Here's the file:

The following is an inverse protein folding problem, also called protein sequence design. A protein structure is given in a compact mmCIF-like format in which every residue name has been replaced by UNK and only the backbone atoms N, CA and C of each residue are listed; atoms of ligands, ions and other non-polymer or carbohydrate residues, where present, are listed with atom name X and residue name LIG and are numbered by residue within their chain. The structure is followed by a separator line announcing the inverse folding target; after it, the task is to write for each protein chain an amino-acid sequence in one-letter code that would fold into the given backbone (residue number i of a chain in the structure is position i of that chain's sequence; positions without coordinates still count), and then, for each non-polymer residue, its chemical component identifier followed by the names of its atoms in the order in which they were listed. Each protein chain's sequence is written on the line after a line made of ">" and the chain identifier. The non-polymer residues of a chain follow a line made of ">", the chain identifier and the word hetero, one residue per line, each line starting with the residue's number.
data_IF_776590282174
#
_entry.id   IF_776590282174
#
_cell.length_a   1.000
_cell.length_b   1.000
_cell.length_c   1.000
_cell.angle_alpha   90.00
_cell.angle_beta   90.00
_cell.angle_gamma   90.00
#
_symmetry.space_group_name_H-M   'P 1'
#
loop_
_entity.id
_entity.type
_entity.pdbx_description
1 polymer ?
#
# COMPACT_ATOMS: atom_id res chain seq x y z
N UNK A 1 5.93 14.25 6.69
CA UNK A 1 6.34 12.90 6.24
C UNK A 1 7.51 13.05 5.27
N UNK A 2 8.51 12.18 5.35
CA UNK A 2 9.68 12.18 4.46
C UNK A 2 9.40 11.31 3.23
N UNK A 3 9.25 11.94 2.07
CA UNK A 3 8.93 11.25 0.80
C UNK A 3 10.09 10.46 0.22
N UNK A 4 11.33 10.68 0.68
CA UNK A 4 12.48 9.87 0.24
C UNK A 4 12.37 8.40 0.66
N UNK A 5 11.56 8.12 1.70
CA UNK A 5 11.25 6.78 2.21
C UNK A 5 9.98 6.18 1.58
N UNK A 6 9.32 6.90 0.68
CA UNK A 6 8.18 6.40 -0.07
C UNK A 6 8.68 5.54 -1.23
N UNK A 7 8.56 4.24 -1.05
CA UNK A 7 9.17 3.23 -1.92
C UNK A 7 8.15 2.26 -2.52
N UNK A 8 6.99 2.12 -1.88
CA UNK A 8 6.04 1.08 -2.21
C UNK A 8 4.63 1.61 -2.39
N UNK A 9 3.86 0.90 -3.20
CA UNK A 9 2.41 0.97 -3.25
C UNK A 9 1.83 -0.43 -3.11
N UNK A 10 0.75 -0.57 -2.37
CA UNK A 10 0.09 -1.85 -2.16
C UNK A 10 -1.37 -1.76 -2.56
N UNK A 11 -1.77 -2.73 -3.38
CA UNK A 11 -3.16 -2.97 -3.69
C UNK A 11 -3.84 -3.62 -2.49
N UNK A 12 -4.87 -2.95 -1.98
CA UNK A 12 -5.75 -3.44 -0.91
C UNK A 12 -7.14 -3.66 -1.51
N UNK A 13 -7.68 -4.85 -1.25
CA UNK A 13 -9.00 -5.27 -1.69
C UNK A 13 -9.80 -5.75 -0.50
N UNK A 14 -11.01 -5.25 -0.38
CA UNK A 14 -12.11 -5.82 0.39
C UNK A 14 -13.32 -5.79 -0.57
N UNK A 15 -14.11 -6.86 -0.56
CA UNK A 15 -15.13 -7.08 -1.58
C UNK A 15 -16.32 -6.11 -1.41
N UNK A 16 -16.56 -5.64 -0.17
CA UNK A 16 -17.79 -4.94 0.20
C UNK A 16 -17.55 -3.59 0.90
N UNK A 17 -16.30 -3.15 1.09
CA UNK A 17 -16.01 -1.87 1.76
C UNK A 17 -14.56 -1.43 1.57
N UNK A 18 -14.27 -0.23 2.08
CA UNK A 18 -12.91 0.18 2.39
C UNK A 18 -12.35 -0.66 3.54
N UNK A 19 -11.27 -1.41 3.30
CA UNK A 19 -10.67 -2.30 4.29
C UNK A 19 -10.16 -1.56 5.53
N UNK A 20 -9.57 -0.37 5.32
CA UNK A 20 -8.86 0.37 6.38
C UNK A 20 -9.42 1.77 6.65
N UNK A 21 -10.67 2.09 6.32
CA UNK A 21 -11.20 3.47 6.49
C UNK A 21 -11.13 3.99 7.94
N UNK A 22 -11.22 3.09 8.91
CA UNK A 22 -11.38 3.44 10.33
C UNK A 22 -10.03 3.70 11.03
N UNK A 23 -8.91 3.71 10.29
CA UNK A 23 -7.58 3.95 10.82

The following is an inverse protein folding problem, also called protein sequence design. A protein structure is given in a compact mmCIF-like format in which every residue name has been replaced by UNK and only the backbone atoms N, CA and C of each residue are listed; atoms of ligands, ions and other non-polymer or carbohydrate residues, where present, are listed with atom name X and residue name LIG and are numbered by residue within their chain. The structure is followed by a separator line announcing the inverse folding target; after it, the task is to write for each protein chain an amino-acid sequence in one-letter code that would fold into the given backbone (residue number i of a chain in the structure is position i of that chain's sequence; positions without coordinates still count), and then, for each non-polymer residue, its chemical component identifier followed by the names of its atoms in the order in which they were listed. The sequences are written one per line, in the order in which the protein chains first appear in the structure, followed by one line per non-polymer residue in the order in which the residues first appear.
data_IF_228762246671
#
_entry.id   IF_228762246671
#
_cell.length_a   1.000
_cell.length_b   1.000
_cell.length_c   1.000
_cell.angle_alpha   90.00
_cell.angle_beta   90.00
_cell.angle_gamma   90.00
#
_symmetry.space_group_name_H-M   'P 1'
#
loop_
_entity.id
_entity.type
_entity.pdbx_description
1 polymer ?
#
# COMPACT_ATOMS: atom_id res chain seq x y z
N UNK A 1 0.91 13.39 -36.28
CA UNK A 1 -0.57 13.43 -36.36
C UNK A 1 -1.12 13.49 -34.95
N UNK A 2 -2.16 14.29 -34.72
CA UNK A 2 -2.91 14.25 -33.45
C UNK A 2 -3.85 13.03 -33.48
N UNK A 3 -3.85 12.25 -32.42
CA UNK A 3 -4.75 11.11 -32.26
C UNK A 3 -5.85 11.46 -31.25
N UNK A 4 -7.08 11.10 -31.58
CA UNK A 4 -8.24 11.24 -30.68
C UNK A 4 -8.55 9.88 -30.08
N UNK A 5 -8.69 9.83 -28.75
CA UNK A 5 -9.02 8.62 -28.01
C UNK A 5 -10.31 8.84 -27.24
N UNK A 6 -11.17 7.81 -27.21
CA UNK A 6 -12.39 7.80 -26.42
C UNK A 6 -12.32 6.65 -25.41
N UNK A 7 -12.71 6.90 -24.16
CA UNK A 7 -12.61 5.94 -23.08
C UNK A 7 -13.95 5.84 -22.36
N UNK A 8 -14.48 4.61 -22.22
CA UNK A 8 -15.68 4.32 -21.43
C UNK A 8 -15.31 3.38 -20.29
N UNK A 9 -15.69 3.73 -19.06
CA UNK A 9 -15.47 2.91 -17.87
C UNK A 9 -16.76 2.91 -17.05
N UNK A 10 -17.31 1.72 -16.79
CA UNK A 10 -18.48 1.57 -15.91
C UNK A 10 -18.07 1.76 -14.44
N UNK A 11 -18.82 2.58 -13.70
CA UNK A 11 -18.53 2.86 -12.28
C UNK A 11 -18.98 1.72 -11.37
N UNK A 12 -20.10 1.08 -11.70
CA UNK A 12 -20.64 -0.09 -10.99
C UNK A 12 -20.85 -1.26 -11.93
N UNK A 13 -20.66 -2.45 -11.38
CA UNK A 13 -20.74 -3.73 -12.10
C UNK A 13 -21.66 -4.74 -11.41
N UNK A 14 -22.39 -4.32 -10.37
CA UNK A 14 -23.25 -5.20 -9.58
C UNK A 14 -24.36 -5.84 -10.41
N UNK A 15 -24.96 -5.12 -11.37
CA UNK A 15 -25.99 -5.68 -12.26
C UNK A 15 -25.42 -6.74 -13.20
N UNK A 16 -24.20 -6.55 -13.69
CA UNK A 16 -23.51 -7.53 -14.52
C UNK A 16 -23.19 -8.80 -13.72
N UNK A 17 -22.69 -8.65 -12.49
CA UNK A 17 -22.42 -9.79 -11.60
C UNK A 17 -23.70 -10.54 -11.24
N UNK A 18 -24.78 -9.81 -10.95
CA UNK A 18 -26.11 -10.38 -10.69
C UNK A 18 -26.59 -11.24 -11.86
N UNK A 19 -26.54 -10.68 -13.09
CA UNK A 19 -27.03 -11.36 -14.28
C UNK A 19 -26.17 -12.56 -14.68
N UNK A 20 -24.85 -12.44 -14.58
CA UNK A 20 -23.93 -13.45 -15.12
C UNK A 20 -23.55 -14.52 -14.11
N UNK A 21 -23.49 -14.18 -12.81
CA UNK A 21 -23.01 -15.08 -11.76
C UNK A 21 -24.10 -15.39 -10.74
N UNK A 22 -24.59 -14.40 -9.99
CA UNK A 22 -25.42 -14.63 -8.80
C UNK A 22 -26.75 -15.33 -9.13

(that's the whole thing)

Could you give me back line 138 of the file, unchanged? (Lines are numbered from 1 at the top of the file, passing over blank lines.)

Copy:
N UNK A 10 -17.31 1.72 -16.79